On May 16, I-16 left Truk. She had nothing to do with the scouting force, but was carrying supplies to Japanese troops stranded on Bougainville. She was spotted by American aircraft and the fleet was warned. Three American DE's were sent from the Solomons to intercept. The England found I-16 and, after a brief attack, sank her.

Less than a week later, England was cruising in the same general area when she ran across R0-106. a smaller submarine which had been pressed into service for this picket line operation. After a brisk attack, R0-106 went to the bottom. By this time, the Americans had a pretty good idea of the Japanese strategy and they were looking out for just such a picket line. England moved west a few miles and discovered R0-104, the next picket submarine. The American DE was operating with two others, USS George and USS Raby. That day, R0-104 managed to elude their combined attack. But the following day, England found her again and sank her.

The next submarine in the picket line was R0-116 and it was only a few hours later that she, too, was sunk. A day later, England sank R0-108. A few more hours passed and she sank her sixth submarine, R0-105, for a new world's record: six submarines in 12 days.

The Chief of the Japanese Combined Fleet was waiting for information. Where the Americans were going to attack was still in question. To meet that attack, Admiral Toyoda was committed to the A-60 plan which was supposed to be that last great battle in which the Japanese would wipe out the American fleet.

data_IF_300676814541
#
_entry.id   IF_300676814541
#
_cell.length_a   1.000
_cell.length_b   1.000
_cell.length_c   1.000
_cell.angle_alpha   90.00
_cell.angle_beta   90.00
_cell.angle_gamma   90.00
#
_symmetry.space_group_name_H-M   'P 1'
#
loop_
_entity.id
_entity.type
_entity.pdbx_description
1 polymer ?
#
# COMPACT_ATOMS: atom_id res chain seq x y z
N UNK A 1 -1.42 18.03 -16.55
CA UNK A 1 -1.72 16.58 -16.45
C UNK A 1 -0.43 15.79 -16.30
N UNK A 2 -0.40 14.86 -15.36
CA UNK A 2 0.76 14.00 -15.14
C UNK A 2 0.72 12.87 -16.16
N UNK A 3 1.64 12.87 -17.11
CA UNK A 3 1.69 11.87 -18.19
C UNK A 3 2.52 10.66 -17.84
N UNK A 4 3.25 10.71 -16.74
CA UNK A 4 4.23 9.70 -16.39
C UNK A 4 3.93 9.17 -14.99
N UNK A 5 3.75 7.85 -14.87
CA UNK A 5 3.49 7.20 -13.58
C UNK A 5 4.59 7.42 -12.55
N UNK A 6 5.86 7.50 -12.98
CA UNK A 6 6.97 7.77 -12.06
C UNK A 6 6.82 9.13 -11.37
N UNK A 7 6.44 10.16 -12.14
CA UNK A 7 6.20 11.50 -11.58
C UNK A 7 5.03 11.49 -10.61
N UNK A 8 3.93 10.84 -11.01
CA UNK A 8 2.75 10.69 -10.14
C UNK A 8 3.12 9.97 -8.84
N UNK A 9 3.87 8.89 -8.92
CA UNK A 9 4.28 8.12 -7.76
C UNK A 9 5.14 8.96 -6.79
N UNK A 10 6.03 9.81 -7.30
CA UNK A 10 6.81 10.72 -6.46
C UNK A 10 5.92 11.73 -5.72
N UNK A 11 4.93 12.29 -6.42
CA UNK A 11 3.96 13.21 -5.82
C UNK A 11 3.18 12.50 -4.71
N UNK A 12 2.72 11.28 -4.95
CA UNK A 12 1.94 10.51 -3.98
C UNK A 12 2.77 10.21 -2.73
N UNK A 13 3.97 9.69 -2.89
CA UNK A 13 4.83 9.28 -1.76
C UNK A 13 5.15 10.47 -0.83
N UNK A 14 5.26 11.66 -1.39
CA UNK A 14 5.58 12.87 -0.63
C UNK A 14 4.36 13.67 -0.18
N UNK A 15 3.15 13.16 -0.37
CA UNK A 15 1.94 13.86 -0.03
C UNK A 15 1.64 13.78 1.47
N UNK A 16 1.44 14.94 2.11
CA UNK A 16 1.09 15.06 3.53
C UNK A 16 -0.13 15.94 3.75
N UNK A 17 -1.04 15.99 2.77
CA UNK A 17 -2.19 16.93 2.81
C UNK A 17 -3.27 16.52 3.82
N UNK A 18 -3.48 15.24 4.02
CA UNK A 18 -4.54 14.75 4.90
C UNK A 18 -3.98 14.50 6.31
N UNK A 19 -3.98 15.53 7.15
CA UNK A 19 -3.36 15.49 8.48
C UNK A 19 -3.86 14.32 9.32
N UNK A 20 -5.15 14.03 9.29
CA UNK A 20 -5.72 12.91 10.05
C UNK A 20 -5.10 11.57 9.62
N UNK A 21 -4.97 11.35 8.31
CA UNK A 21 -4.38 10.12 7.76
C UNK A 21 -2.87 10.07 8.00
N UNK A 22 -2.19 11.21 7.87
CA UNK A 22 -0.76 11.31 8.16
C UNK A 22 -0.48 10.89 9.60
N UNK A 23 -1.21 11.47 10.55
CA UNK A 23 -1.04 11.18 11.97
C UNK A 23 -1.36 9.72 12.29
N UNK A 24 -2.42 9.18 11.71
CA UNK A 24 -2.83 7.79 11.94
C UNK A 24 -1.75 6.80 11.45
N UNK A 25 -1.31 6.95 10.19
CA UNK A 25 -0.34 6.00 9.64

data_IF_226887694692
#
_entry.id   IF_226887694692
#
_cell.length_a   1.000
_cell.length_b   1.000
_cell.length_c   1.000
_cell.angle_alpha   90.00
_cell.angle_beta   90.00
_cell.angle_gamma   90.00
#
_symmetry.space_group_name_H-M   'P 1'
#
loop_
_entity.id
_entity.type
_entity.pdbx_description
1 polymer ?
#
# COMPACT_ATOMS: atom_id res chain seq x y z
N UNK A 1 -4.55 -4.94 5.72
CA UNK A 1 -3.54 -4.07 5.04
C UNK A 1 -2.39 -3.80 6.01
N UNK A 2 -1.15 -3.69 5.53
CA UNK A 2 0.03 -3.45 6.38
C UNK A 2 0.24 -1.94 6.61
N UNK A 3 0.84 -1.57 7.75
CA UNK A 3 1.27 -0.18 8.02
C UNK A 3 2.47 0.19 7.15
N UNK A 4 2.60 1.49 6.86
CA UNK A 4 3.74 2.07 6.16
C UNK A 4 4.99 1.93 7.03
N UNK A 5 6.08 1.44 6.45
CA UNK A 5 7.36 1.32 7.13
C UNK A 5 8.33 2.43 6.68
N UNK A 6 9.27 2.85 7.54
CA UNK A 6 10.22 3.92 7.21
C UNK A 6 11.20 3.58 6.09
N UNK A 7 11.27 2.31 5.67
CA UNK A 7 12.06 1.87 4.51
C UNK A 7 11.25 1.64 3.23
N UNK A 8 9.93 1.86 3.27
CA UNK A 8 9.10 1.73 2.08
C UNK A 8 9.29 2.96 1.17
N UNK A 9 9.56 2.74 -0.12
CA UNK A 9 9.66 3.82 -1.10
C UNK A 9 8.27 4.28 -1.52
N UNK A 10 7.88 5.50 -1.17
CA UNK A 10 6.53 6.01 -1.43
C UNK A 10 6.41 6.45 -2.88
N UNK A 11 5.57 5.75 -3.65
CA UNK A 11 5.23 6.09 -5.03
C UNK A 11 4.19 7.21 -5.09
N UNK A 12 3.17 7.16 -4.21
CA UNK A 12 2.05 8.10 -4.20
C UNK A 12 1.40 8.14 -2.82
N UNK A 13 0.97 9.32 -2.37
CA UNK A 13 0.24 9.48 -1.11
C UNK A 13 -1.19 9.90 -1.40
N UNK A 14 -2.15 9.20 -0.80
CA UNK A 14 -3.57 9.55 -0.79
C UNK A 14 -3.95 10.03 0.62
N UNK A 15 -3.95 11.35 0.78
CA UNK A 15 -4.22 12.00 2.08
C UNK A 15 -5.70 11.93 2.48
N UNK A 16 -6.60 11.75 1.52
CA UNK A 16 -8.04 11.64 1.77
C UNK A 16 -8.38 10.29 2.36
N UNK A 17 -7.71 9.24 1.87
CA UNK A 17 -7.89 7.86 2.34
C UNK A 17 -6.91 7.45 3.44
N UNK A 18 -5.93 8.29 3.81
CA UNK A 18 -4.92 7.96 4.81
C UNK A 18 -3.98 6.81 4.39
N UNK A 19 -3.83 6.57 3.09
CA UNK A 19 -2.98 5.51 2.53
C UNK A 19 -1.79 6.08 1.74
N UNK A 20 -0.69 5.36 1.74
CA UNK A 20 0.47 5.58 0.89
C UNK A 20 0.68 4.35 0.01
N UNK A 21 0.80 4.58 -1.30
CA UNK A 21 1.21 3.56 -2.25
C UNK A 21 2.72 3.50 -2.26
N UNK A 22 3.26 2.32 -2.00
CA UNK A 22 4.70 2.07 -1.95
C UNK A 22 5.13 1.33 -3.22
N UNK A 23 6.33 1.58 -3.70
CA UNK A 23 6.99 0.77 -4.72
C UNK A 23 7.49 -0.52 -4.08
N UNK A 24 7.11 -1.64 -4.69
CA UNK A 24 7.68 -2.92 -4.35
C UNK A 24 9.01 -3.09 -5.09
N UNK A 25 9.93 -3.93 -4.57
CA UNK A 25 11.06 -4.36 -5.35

The word that six of his picket submarines had been sunk in less than two weeks convinced Toyoda that the attack was coming against the Philippines. Therefore, he concentrated his forces in the south and did not send them east where they might have disrupted the Marianas attack before it got well started. The England, then, can be credited for success far beyond the call of duty in her remarkable exploits against the Japanese submarine fleet.

In the latter days of the war, the Japanese submarines were further reduced to moving troops into and out of impossible situations. During the heat of the Marianas campaign, one submarine was used to take 50 downed fliers from Guam so that they might fight again. Admiral Takagi, the submarine commander who had moved his headquarters to Saipan to better manage the submarines, was to be rescued at the end of the campaign by one of his own vessels. The submarines had become a high-level supply and ferry service, but it did not always work so well. 1-10, sent to rescue Takhgi, was sunk and the admiral committed suicide on the night of the last great battle, a victim of the overwhelming might of the American forces. His epitaph could well be that of the entire Japanese submarine service in World War II: He died in the wrong place at the wrong time for the wrong reason.

That was how it went with his Sixth Fleet, almost from the day they planned the Pearl Harbor attack.